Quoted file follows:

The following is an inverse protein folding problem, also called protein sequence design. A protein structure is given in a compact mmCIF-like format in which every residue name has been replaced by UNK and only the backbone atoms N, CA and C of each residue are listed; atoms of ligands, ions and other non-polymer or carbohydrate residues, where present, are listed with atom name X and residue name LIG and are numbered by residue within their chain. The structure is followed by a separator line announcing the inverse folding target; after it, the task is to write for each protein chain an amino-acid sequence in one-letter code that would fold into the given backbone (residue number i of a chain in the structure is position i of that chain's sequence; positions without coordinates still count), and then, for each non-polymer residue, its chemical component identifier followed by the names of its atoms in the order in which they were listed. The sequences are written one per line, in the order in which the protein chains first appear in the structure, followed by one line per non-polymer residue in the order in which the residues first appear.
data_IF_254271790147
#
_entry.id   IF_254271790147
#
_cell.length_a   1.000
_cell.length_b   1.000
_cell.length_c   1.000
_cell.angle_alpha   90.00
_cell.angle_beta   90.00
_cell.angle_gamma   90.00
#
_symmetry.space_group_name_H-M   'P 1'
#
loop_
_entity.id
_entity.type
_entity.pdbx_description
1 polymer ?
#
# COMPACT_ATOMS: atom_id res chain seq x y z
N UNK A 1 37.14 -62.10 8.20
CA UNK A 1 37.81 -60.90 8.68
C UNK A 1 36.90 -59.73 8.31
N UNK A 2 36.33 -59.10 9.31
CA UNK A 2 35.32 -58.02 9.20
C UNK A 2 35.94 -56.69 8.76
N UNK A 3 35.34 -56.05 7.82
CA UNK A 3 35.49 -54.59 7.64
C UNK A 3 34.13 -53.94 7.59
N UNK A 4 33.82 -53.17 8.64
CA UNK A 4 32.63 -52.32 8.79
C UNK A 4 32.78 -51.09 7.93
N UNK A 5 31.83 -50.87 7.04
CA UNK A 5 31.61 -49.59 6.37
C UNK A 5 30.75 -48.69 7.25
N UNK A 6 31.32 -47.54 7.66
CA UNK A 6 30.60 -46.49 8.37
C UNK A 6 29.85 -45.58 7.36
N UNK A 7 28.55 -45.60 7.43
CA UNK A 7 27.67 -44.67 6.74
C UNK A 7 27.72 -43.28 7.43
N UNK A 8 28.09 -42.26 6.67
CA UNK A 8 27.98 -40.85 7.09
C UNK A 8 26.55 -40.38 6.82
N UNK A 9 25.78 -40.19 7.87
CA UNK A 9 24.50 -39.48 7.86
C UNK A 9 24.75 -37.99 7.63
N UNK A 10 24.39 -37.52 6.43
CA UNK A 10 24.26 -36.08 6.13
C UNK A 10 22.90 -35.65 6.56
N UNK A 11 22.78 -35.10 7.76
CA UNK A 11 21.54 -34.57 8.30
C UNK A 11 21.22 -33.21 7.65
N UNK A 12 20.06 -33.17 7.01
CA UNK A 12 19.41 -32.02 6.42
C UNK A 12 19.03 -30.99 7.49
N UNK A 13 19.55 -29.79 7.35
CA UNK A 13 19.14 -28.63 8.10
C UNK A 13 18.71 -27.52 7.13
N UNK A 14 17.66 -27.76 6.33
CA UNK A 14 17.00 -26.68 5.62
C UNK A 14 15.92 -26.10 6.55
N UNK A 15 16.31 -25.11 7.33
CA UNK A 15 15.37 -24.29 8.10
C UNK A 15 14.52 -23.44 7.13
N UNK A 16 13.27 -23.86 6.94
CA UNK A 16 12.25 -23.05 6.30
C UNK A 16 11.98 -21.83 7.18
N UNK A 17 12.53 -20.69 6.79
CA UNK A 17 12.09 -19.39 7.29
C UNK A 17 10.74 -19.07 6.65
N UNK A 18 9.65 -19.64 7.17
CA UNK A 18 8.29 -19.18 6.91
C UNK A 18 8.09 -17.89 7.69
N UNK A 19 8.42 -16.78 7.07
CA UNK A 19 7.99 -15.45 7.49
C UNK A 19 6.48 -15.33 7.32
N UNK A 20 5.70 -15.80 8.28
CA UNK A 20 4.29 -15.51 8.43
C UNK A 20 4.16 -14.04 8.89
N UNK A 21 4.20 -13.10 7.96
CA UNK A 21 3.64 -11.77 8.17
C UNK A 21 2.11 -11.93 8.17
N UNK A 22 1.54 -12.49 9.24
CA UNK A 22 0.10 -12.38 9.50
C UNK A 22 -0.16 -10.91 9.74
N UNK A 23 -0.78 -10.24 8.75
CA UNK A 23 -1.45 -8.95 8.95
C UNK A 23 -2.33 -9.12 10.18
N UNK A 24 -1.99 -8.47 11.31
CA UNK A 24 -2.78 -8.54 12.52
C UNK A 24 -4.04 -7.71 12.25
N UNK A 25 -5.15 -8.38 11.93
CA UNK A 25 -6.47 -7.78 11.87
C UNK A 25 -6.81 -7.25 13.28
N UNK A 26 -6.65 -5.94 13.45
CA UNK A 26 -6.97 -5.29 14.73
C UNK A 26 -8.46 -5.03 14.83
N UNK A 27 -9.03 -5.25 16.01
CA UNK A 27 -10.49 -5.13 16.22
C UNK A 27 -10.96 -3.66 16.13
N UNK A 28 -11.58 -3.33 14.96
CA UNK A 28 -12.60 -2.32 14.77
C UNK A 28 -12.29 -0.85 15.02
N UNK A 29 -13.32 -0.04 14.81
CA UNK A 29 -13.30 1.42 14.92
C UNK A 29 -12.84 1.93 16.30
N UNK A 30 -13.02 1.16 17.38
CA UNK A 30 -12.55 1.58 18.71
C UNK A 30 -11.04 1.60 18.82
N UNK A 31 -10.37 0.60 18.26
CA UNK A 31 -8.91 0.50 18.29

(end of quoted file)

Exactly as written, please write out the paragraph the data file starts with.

The following is an inverse protein folding problem, also called protein sequence design. A protein structure is given in a compact mmCIF-like format in which every residue name has been replaced by UNK and only the backbone atoms N, CA and C of each residue are listed; atoms of ligands, ions and other non-polymer or carbohydrate residues, where present, are listed with atom name X and residue name LIG and are numbered by residue within their chain. The structure is followed by a separator line announcing the inverse folding target; after it, the task is to write for each protein chain an amino-acid sequence in one-letter code that would fold into the given backbone (residue number i of a chain in the structure is position i of that chain's sequence; positions without coordinates still count), and then, for each non-polymer residue, its chemical component identifier followed by the names of its atoms in the order in which they were listed. The sequences are written one per line, in the order in which the protein chains first appear in the structure, followed by one line per non-polymer residue in the order in which the residues first appear.